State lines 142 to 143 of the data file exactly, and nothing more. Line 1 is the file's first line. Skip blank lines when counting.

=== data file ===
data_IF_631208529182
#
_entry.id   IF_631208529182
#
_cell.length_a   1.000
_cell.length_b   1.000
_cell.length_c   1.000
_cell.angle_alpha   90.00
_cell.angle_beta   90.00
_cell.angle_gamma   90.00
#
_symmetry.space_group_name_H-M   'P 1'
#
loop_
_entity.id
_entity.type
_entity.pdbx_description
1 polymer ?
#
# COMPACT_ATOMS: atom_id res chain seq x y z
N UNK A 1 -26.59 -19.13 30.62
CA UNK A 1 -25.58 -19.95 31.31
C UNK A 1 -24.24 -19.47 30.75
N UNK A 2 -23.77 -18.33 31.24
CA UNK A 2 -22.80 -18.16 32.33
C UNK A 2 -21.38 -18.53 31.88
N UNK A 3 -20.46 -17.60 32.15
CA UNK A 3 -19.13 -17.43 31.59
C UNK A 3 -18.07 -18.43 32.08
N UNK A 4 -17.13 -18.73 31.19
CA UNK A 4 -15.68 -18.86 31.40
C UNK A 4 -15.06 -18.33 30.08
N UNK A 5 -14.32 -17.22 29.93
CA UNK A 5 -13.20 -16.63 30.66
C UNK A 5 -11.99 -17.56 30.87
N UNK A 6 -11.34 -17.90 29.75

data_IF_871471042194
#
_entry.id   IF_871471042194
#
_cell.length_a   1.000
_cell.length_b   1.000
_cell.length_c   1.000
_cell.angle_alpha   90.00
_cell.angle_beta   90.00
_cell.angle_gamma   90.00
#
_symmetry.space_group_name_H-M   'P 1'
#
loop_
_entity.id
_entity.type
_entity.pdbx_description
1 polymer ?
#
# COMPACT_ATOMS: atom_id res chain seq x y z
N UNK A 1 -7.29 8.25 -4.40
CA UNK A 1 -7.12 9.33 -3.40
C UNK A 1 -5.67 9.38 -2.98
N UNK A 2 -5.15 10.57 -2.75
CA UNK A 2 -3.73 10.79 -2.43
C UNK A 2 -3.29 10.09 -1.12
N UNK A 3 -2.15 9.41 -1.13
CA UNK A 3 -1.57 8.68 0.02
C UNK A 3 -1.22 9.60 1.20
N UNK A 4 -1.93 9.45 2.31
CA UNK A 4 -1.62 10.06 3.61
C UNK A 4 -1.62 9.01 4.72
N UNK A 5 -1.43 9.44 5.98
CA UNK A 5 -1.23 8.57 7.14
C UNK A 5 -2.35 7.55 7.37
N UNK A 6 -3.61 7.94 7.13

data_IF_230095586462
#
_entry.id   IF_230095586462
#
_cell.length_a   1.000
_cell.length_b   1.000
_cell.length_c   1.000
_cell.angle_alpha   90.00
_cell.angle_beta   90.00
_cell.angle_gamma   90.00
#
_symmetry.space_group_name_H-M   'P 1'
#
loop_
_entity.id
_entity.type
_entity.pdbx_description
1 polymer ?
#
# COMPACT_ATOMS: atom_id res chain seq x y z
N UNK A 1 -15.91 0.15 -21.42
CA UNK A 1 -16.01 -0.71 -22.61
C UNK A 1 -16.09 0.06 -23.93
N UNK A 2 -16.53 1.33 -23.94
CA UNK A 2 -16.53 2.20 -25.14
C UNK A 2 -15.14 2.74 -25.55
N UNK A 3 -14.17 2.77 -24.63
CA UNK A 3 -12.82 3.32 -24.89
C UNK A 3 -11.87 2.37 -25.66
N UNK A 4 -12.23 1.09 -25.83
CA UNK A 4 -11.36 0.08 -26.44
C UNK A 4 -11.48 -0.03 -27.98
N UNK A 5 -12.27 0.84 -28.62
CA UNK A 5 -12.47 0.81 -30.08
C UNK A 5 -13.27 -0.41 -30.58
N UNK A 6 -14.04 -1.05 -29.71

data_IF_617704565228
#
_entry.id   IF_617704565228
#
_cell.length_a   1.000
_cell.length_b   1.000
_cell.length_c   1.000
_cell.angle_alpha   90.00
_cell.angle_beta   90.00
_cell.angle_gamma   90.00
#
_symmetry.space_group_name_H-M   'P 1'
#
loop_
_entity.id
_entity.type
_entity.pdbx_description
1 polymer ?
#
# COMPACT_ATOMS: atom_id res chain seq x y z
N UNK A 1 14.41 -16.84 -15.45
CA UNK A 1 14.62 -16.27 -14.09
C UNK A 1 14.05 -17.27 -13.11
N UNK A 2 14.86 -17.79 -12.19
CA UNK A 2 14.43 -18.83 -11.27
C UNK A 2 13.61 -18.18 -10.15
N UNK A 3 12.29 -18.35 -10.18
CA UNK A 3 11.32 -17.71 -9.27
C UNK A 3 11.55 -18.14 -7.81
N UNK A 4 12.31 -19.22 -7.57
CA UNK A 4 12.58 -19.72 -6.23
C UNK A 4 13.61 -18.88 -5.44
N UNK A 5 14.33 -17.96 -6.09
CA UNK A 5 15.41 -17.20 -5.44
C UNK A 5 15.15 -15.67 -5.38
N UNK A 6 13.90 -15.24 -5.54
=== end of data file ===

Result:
CA UNK A 5 15.41 -17.20 -5.44
C UNK A 5 15.15 -15.67 -5.38